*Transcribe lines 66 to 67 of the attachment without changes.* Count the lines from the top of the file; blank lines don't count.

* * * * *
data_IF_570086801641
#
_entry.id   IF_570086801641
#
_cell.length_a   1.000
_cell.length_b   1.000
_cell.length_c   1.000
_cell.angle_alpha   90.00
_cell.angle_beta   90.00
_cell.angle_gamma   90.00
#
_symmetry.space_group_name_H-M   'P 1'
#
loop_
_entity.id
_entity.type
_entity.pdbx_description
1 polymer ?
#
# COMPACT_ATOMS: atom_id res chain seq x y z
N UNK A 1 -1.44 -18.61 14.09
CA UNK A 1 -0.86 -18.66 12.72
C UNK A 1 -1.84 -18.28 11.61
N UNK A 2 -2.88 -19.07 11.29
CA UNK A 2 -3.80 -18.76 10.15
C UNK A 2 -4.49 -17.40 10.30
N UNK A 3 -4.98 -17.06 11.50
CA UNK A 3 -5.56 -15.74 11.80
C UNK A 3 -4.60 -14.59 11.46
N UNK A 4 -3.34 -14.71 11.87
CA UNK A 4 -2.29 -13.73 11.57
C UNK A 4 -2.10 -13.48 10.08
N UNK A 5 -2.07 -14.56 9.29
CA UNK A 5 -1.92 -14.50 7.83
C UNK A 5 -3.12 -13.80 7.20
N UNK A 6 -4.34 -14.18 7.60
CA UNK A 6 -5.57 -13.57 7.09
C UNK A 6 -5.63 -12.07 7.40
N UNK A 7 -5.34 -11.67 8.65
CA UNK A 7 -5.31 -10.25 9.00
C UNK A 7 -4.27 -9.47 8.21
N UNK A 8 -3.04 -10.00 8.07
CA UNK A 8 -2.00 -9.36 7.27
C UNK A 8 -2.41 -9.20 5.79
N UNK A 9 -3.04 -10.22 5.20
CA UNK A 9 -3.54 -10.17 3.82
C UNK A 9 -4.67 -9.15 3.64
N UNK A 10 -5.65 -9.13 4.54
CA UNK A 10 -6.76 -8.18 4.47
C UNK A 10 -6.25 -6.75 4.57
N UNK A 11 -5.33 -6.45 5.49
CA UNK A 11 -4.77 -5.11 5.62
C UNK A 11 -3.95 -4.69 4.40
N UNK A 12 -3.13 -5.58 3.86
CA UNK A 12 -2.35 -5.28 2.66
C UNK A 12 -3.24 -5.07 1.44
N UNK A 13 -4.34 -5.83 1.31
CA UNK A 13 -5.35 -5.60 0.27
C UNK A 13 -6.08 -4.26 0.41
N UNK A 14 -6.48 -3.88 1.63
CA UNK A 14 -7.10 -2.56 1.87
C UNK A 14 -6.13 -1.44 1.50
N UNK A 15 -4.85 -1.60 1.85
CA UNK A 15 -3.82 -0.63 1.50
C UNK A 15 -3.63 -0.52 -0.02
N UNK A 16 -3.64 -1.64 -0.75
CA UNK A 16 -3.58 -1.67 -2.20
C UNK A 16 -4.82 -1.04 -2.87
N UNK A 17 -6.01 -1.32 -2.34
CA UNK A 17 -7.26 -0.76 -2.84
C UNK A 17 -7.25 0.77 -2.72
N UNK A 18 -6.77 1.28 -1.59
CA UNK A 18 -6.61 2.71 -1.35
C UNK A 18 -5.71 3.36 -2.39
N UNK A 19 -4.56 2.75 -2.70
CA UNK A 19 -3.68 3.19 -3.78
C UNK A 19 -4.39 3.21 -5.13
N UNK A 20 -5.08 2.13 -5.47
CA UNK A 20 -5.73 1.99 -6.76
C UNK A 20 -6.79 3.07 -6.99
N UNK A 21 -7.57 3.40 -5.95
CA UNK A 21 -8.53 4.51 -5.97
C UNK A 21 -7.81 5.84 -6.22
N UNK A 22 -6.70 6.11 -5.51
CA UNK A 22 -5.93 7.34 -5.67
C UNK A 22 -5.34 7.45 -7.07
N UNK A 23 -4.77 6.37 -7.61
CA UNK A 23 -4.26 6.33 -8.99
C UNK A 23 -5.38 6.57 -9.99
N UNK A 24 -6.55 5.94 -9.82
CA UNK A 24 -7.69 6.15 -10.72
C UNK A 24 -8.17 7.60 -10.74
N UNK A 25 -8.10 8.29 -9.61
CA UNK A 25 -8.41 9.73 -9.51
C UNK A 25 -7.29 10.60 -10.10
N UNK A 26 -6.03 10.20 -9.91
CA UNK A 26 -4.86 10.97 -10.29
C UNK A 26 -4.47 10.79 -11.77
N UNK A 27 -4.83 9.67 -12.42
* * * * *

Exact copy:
N UNK A 16 -3.64 -1.64 -0.75
CA UNK A 16 -3.58 -1.67 -2.20